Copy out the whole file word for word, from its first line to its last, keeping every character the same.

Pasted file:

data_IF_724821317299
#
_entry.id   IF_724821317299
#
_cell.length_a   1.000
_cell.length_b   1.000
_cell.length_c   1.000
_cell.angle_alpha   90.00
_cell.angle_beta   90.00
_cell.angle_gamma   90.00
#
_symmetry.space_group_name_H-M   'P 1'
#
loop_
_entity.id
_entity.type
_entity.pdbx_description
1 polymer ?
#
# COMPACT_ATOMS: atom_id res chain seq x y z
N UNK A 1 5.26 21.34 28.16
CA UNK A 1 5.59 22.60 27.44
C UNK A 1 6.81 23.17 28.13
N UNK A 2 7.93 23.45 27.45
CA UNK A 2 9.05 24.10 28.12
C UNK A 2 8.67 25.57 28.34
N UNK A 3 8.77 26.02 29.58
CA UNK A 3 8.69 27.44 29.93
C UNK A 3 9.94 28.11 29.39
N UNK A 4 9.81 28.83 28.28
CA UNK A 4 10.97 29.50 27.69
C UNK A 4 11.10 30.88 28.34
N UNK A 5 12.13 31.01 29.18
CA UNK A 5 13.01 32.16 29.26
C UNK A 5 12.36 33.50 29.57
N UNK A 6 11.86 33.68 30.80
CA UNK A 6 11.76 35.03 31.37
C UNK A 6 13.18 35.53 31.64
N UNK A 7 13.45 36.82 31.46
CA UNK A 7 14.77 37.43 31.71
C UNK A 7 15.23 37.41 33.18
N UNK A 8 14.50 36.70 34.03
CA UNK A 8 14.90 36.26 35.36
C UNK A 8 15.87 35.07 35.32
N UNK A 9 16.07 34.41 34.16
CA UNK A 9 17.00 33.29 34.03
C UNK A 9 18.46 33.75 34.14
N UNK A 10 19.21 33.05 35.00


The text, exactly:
data_IF_724821317299
#
_entry.id   IF_724821317299
#
_cell.length_a   1.000
_cell.length_b   1.000
_cell.length_c   1.000
_cell.angle_alpha   90.00
_cell.angle_beta   90.00
_cell.angle_gamma   90.00
#
_symmetry.space_group_name_H-M   'P 1'
#
loop_
_entity.id
_entity.type
_entity.pdbx_description
1 polymer ?
#
# COMPACT_ATOMS: atom_id res chain seq x y z
N UNK A 1 5.26 21.34 28.16
CA UNK A 1 5.59 22.60 27.44
C UNK A 1 6.81 23.17 28.13
N UNK A 2 7.93 23.45 27.45
CA UNK A 2 9.05 24.10 28.12
C UNK A 2 8.67 25.57 28.34
N UNK A 3 8.77 26.02 29.58
CA UNK A 3 8.69 27.44 29.93
C UNK A 3 9.94 28.11 29.39
N UNK A 4 9.81 28.83 28.28
CA UNK A 4 10.97 29.50 27.69
C UNK A 4 11.10 30.88 28.34
N UNK A 5 12.13 31.01 29.18
CA UNK A 5 13.01 32.16 29.26
C UNK A 5 12.36 33.50 29.57
N UNK A 6 11.86 33.68 30.80
CA UNK A 6 11.76 35.03 31.37
C UNK A 6 13.18 35.53 31.64
N UNK A 7 13.45 36.82 31.46
CA UNK A 7 14.77 37.43 31.71
C UNK A 7 15.23 37.41 33.18
N UNK A 8 14.50 36.70 34.03
CA UNK A 8 14.90 36.26 35.36
C UNK A 8 15.87 35.07 35.32
N UNK A 9 16.07 34.41 34.16
CA UNK A 9 17.00 33.29 34.03
C UNK A 9 18.46 33.75 34.14
N UNK A 10 19.21 33.05 35.00